Although beloved by millions, its heart-breaking story about what happens to a family after the loss of its teenage daughter was thought to be that unthinkable thing in Hollywood - unfilmable. Jackson, the director of the Lord of the Rings trilogy and King Kong thought otherwise, convinced that he could do it justice. By the end, however, he admits that for him and his co-writers (his partner, Fran Walsh, and Philippa Boyens), bringing The Lovely Bones to the big screen has been "the hardest thing we've ever done in our lives".

The film stars fast-rising Irish actress Saiorse Ronan (of Atonement fame) in the challenging central role of Susie Salmon, just 14 years old when she is murdered in December 1973 on her way home from school.

Following her death, Susie continues to watch over her family, while her killer remains at large.

"Trapped in a wondrous, yet mysterious hereafter, Susie finds that she must choose between her desire for vengeance and her yearning to see her loved ones heal and move on.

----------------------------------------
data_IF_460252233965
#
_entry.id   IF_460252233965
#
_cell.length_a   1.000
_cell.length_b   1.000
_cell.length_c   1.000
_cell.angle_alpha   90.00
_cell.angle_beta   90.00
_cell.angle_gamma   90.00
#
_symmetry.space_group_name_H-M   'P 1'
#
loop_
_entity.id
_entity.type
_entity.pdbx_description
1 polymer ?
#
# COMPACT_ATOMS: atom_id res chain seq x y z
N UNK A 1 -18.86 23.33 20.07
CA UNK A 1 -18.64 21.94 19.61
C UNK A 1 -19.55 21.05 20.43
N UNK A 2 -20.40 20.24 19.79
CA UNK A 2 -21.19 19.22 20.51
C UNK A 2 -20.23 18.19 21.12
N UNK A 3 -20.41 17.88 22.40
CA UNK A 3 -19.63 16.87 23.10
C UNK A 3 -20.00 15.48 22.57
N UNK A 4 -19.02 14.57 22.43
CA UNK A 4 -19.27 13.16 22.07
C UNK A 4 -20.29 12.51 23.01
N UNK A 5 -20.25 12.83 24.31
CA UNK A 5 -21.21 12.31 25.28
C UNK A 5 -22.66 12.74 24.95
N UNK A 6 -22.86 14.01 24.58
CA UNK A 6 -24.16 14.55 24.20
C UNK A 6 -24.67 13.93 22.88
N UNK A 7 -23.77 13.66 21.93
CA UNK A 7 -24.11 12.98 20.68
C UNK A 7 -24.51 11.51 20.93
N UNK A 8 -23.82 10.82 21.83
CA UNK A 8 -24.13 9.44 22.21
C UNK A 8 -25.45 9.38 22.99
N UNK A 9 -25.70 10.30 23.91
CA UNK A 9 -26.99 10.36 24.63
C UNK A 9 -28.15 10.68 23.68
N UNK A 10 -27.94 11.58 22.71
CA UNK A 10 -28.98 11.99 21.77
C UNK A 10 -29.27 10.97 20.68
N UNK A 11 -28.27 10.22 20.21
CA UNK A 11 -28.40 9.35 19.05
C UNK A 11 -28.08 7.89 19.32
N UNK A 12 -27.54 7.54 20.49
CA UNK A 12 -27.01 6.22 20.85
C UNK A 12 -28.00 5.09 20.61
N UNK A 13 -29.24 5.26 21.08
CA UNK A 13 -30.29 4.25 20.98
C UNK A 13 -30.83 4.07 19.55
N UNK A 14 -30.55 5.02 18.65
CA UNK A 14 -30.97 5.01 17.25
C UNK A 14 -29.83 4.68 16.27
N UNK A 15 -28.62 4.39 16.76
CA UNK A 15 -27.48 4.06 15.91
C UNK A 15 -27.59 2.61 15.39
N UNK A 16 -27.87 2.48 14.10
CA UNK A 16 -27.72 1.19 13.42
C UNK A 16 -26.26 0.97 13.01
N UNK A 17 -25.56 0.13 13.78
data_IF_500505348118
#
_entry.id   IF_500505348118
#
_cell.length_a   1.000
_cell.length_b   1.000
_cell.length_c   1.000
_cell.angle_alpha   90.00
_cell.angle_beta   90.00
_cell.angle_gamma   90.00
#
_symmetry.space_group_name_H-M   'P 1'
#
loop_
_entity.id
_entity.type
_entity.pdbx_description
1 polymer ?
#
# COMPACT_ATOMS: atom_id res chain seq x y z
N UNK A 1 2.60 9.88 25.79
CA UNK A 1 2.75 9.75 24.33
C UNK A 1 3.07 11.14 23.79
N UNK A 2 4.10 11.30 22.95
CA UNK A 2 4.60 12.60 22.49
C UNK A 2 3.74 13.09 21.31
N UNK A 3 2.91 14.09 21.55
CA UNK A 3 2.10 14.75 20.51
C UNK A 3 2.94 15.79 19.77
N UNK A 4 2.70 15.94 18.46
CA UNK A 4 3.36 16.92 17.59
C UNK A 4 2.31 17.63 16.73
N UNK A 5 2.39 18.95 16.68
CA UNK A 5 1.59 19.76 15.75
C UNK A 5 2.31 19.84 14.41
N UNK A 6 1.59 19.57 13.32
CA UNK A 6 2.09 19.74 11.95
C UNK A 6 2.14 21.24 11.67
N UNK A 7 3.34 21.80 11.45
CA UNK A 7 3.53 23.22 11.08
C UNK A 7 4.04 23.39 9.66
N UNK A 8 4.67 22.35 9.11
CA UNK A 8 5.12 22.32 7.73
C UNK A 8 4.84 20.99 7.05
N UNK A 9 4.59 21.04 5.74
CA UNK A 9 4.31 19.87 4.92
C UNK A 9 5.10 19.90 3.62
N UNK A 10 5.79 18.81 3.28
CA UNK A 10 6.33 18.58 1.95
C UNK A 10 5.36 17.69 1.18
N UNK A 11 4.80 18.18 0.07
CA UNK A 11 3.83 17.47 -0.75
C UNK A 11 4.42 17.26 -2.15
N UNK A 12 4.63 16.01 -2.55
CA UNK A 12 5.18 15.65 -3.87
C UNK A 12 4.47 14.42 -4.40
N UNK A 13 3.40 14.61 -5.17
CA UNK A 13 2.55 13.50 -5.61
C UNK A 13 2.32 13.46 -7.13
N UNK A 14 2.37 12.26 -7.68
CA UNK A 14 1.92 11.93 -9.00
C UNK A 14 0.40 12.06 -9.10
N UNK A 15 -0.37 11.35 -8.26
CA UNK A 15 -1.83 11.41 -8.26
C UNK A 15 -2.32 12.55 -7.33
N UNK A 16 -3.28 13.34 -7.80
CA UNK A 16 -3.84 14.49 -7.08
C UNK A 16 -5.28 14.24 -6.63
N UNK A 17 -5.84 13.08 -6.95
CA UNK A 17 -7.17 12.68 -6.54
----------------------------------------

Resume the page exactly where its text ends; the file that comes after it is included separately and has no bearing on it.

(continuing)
The film also stars Mark Wahlberg and Rachel Weisz as Susie's grieving parents, with Stanley Tucci as Susie's disturbed attacker and possible killer.

New York-born Sarandon read The Lovely Bones when it was first published eight years ago, and was moved by the way it explored how relationships endure, long after death.

"Strangely enough, it resurfaced at 9/11 - that was the book that a lot of firefighter families gravitated towards, because for all of its difficulties, it's somehow reassuring," says Sarandon, who won the Best Actress Oscar for her portrayal of Sister Helen Prejean in 1995's Dead Man Walking.

"That was one of the things that I was hoping the film would also be at the end, that it talks about these ties, this energy that never dissipates, this connection that survives. So I was a big fan of the book a long time ago."